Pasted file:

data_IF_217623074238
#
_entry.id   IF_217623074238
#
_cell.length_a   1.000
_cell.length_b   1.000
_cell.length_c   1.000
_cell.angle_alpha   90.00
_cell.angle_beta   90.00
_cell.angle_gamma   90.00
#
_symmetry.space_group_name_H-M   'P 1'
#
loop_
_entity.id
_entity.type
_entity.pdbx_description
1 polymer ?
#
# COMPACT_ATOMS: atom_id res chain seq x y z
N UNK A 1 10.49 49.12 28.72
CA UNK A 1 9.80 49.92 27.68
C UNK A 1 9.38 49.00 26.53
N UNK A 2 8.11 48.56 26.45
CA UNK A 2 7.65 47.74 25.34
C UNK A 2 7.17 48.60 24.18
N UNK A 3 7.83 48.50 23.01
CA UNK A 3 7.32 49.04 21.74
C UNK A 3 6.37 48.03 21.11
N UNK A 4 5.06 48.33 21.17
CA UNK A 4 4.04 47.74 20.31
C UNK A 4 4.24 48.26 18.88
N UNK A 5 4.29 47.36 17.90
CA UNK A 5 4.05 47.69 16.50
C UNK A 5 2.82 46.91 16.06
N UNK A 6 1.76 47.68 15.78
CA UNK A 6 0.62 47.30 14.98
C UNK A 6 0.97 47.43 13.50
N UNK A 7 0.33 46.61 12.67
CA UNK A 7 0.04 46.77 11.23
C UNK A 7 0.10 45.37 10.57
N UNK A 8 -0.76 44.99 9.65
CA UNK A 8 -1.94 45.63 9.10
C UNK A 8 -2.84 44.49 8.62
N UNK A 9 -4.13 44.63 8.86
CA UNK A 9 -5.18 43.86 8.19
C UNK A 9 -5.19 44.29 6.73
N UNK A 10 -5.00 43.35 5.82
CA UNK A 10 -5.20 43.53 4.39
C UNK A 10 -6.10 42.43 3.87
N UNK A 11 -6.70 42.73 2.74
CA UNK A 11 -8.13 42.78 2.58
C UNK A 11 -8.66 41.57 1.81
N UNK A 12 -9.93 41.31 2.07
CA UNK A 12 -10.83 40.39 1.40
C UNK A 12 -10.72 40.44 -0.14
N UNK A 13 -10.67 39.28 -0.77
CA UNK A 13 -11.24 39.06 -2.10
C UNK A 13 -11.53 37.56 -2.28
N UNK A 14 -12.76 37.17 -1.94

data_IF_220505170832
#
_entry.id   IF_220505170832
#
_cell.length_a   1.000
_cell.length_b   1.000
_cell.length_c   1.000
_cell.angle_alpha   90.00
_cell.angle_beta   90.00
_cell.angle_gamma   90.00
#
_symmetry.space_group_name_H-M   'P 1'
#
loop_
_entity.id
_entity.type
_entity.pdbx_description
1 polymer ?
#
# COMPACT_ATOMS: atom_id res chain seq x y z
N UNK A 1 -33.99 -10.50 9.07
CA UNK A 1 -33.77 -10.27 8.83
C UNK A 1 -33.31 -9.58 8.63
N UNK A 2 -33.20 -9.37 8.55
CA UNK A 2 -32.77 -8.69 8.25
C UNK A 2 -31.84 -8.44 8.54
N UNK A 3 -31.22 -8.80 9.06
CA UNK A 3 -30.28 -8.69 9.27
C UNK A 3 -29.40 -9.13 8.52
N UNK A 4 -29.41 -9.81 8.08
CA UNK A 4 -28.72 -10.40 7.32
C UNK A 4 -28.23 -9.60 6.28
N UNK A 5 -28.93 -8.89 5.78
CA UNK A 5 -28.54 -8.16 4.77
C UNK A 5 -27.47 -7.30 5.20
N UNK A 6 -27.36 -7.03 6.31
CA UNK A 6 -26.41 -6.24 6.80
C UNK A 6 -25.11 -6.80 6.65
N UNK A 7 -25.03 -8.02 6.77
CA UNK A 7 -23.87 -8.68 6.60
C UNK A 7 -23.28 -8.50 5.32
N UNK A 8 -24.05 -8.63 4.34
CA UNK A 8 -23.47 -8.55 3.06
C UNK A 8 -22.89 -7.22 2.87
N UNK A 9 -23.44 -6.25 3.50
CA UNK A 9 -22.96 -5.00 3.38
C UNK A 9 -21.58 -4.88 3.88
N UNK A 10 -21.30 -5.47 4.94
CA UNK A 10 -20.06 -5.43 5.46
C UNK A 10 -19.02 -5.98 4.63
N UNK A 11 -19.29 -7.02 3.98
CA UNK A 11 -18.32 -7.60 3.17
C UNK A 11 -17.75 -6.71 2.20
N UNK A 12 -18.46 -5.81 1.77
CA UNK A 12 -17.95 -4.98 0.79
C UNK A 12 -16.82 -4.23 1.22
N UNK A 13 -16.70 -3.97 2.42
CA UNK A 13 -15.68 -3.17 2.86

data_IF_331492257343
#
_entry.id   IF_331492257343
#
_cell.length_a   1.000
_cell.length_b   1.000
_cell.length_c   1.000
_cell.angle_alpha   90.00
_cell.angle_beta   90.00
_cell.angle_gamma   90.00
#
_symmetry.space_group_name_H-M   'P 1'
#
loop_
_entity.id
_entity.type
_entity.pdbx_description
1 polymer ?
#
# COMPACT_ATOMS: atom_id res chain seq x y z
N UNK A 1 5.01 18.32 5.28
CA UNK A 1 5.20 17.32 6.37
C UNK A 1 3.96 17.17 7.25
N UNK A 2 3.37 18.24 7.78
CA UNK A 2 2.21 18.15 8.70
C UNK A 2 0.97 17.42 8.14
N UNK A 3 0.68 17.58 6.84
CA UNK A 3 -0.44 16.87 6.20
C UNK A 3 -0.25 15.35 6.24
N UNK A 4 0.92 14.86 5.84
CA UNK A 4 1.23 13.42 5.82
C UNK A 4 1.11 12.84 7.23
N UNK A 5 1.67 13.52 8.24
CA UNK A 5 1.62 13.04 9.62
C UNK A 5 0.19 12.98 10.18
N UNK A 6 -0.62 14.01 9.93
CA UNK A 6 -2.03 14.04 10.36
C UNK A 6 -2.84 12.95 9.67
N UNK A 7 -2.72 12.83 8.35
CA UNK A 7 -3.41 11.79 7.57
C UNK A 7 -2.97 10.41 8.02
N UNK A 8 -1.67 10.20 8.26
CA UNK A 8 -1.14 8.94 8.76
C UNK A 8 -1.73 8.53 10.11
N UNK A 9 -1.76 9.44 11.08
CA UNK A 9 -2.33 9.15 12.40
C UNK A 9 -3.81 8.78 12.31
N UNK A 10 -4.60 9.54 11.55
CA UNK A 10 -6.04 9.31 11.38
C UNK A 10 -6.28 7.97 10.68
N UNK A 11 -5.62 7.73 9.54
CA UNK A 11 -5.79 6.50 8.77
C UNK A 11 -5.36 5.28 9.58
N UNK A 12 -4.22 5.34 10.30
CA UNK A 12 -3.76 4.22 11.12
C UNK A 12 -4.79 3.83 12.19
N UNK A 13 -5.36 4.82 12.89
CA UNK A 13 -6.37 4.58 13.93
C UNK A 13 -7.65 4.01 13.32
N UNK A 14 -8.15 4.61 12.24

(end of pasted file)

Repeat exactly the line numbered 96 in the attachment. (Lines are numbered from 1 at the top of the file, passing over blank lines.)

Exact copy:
N UNK A 6 -27.36 -7.03 6.31